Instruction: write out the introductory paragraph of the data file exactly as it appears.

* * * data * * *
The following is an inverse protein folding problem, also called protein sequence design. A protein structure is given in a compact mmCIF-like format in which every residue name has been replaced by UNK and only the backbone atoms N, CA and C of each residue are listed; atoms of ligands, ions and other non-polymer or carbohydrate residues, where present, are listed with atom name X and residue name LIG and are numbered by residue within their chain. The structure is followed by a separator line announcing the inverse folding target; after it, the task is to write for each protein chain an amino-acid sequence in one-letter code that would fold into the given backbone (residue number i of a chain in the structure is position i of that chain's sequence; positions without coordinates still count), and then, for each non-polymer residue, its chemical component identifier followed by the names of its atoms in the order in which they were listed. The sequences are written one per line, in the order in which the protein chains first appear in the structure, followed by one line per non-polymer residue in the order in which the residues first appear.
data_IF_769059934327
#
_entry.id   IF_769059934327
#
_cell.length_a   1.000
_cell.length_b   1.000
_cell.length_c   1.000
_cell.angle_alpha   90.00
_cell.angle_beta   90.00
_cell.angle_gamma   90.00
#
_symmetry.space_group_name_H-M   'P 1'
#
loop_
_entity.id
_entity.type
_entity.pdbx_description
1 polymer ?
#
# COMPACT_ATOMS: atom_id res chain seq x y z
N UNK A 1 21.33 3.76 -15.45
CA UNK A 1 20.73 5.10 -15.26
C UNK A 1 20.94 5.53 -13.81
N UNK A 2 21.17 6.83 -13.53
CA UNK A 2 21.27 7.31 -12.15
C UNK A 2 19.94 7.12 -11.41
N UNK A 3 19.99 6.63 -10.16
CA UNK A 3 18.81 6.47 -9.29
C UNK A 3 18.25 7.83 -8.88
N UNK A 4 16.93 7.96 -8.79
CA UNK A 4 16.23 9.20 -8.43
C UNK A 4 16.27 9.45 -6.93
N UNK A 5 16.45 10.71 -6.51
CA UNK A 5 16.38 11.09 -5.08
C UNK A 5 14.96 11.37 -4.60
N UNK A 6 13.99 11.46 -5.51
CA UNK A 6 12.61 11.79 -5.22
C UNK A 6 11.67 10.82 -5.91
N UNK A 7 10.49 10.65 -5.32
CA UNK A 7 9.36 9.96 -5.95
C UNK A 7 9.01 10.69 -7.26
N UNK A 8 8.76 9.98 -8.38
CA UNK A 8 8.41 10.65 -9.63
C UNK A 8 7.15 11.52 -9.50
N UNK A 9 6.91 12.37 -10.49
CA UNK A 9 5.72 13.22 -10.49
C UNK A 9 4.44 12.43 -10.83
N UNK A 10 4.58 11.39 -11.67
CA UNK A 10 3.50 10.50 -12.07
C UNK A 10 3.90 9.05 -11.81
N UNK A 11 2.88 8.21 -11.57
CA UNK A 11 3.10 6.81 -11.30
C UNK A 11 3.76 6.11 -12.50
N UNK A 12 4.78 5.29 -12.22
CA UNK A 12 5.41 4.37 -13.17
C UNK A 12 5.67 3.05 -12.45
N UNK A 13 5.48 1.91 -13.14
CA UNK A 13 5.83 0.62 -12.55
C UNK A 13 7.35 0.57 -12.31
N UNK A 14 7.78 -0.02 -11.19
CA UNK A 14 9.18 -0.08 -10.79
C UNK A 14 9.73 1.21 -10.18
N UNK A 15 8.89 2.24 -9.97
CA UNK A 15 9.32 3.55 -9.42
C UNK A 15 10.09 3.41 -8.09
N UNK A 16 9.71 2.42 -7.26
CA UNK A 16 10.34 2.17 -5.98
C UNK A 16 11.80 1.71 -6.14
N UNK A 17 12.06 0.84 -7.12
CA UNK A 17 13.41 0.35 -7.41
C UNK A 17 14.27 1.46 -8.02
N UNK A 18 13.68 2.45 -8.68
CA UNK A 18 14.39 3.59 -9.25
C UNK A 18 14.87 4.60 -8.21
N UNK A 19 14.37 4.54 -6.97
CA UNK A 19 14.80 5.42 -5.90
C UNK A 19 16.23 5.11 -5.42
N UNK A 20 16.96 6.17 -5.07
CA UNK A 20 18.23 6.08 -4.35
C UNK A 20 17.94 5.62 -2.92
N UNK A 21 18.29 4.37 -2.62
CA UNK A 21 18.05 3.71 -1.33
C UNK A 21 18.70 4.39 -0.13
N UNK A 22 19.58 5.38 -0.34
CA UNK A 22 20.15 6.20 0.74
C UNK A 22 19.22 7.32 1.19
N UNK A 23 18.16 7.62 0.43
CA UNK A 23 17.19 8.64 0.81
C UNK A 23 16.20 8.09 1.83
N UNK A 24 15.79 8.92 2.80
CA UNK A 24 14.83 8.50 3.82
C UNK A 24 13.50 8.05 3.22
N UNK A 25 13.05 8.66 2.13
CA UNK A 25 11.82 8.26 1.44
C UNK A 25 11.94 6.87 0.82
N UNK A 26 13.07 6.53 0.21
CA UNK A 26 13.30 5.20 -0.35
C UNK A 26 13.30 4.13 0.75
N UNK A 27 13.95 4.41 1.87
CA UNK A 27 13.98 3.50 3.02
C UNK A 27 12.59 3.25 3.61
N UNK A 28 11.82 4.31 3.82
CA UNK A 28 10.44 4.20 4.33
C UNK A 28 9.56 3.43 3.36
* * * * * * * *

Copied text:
The following is an inverse protein folding problem, also called protein sequence design. A protein structure is given in a compact mmCIF-like format in which every residue name has been replaced by UNK and only the backbone atoms N, CA and C of each residue are listed; atoms of ligands, ions and other non-polymer or carbohydrate residues, where present, are listed with atom name X and residue name LIG and are numbered by residue within their chain. The structure is followed by a separator line announcing the inverse folding target; after it, the task is to write for each protein chain an amino-acid sequence in one-letter code that would fold into the given backbone (residue number i of a chain in the structure is position i of that chain's sequence; positions without coordinates still count), and then, for each non-polymer residue, its chemical component identifier followed by the names of its atoms in the order in which they were listed. The sequences are written one per line, in the order in which the protein chains first appear in the structure, followed by one line per non-polymer residue in the order in which the residues first appear.